Tariff Wars Are Likely to Persist Despite Imminent China Deal
Author: Greg Valliere
May 3, 2019
WHILE WAITING FOR THIS MORNING’S JOBS REPORT, which probably will be still another sign of a red-hot labor market, let’s focus on one of the few economic negatives — the U.S. reliance on trade tariffs, which has been a modest drag on global growth.
PRESIDENT TRUMP FAMOUSLY DECLARED THAT “I’m a tariff guy,” which has exasperated members of his own party who believe that tariffs hurt farmers and U.S. firms that rely on predictable and affordable supply chains. Yet the tariffs are likely to persist on a wide range of Chinese products — and on steel and aluminum, to the dismay of countries such as Canada and Mexico.
MOST REPUBLICANS DISAGREE WITH TRUMP: Pro-business GOP lawmakers, led by Senate Finance Committee Chairman Charles Grassley, are insisting that trade and steel tariffs should be lifted on Canada and Mexico as a pre-condition for passing the NAFTA replacement treaty, called USMCA. But Trump apparently rejected their appeals this week, which convinces us that the treaty probably won’t be ratified this year.
THE BIG RISK, if there’s no new trade deal between the U.S., Canada and Mexico, is that Trump could carry out his threat to no longer abide by the existing treaty, NAFTA, and return to the pre-NAFTA playing field — which would be disastrously complicated for businesses in all three countries. We don’t think this will happen, although Trump could continue to threaten it.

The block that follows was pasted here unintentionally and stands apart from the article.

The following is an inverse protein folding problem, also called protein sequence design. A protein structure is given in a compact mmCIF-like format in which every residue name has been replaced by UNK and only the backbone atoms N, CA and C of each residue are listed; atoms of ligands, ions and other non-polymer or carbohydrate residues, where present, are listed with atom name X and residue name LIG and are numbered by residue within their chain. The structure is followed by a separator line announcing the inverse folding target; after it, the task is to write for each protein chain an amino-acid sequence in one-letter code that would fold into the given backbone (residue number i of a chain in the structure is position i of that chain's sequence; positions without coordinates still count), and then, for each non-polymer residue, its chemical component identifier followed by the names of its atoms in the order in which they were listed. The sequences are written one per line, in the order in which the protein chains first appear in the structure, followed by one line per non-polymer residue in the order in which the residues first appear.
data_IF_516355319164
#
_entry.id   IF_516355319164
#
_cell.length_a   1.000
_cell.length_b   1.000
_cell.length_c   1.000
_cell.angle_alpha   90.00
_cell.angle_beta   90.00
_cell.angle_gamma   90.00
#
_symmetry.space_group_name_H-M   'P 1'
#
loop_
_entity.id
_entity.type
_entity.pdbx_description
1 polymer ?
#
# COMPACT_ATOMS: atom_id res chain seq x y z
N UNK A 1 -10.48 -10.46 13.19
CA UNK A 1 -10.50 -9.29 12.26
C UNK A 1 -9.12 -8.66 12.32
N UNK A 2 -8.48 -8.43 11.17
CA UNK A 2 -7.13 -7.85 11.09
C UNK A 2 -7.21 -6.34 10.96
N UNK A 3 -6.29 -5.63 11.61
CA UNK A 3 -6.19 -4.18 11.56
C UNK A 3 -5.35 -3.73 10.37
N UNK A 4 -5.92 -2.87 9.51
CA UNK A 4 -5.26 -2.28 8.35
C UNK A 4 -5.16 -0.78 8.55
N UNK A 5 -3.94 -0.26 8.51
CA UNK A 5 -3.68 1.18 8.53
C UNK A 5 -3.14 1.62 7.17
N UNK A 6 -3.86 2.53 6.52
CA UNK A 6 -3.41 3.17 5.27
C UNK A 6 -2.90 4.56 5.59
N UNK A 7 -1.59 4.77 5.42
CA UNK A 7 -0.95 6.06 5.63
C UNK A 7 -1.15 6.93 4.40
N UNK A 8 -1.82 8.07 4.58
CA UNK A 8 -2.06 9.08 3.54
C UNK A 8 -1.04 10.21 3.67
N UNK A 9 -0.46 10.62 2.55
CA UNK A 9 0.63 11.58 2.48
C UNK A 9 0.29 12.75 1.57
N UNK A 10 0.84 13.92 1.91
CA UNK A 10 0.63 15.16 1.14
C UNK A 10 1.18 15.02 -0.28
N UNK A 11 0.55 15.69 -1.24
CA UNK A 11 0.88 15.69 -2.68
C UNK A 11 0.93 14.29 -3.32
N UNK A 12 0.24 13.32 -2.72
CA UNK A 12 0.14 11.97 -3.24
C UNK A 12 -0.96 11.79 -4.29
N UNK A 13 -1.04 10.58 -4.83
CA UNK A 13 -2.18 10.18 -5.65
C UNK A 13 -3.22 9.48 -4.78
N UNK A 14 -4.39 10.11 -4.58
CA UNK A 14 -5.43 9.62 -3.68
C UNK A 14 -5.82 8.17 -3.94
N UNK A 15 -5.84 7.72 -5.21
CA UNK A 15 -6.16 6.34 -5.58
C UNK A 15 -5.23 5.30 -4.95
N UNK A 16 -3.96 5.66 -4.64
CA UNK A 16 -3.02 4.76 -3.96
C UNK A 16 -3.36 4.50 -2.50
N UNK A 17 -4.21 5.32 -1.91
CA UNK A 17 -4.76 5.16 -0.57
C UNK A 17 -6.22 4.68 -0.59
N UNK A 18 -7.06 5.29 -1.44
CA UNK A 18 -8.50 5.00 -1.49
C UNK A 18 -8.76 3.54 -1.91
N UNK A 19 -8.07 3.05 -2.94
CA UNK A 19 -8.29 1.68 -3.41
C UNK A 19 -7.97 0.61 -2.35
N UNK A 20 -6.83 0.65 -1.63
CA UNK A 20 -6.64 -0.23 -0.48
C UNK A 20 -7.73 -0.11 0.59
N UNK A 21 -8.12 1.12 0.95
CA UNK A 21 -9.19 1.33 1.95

STRANGE BEDFELLOWS: Trump knows that NAFTA and other trade deals are very unpopular in crucial electoral states like Pennsylvania and Michigan, where he beat free trade advocate Hillary Clinton in 2016. We think NAFTA has had a positive impact on the overall U.S. economy, but Trump knows a protectionist argument wins a lot of votes in the Rust Belt. Bernie Sanders, Elizabeth Warren and many other leftist Democrats agree.
THIS IS A PROBLEM FOR JOE BIDEN: Like Clinton, he has supported free trade deals, and already has been blasted by Sanders, who told CNN this week that Biden’s support for free trade will become a major issue in the Democrats’ looming free-for-all. Being the front-runner has its downsides, as Biden discovered this week; the front-runner becomes a target.
TRUMP WILL SHOW PLENTY OF TESTOSTERONE ON TARIFFS: Even with a trade deal with Beijing just weeks away from ratification, he apparently won’t lift all tariffs that he imposed on China last year. He hasn’t ruled out tough new auto tariffs, aimed largely at Germany, and the rocky relations between Washington and Ottawa will persist.
IF TRUMP REALLY WANTS ECONOMIC GROWTH to blast off before the election, he should end the tariffs, because they have a negative impact on small businesses and farmers in the U.S., which have to cope with uncertainty and retaliatory tariffs. But Trump apparently won’t relent — tariffs are a club that keeps U.S. trading partners in line, he believes, and his political base agrees.
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